Motivated by the Skycrane that NASA planned to carefully land Curiosity on the Marian surface, the European Space Agency has revealed its own form of the rover-on-a-rope conception: the Dropter. An engineering group consumed eight months developing the Quadcopter dropship, which is intended to transport rovers to their target landing spots while avoiding rocky grounds, inclines and other threats. The flight test was directed at Airbus's Trauen location in northern Germany, where a 17,000-square-foot covering of simulated Martian land was made. After reaching to a height of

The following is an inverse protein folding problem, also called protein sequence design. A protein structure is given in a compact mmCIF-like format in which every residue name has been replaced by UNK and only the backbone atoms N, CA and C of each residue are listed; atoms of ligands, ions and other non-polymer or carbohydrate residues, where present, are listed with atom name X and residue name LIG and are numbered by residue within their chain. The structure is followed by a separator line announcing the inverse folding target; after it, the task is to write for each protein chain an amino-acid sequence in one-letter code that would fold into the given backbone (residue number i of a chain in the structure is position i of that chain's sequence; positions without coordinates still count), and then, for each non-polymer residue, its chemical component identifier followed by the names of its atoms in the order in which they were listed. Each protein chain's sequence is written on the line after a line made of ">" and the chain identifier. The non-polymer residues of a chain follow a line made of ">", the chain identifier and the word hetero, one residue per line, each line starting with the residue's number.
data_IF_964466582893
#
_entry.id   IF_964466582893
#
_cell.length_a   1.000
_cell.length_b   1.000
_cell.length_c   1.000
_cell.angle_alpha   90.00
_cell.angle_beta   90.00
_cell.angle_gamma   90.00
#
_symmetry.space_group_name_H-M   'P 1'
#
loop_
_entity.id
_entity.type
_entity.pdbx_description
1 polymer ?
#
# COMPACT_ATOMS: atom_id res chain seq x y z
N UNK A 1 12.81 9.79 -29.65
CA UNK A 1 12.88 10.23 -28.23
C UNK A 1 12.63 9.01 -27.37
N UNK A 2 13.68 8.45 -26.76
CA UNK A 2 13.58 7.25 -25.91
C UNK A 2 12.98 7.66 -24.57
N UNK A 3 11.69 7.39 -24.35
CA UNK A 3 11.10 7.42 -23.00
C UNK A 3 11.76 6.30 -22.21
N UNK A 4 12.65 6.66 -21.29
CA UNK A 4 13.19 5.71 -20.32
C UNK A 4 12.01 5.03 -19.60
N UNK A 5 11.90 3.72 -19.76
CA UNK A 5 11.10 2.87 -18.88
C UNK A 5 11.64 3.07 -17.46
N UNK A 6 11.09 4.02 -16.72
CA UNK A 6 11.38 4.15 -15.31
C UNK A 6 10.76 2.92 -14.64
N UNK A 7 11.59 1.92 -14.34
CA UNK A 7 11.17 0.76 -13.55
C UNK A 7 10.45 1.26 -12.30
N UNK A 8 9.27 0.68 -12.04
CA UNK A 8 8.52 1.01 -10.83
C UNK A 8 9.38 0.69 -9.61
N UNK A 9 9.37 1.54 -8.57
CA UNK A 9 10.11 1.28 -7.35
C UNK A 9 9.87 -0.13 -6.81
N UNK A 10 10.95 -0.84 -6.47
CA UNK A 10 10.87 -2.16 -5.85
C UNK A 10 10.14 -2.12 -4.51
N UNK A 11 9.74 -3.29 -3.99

55 feet, the Dropter lessened its altitude
until it was 32 feet
above the surface, at which point it initiated dropping a fake rover on a
16-foot-long bridle, ongoing to lessening height until the rover touched the ground.
The Dropter used GPS and inertial methods to fly into the required spot, and then swapped to vision-based navigation accompanied by a laser range locator and a barometer to unconventionally land the rover without hitting it against any of the rough rocks. Having validated that the idea is practical, the European Space Agency says that it will carry on assessing its promising use for future planetary tasks.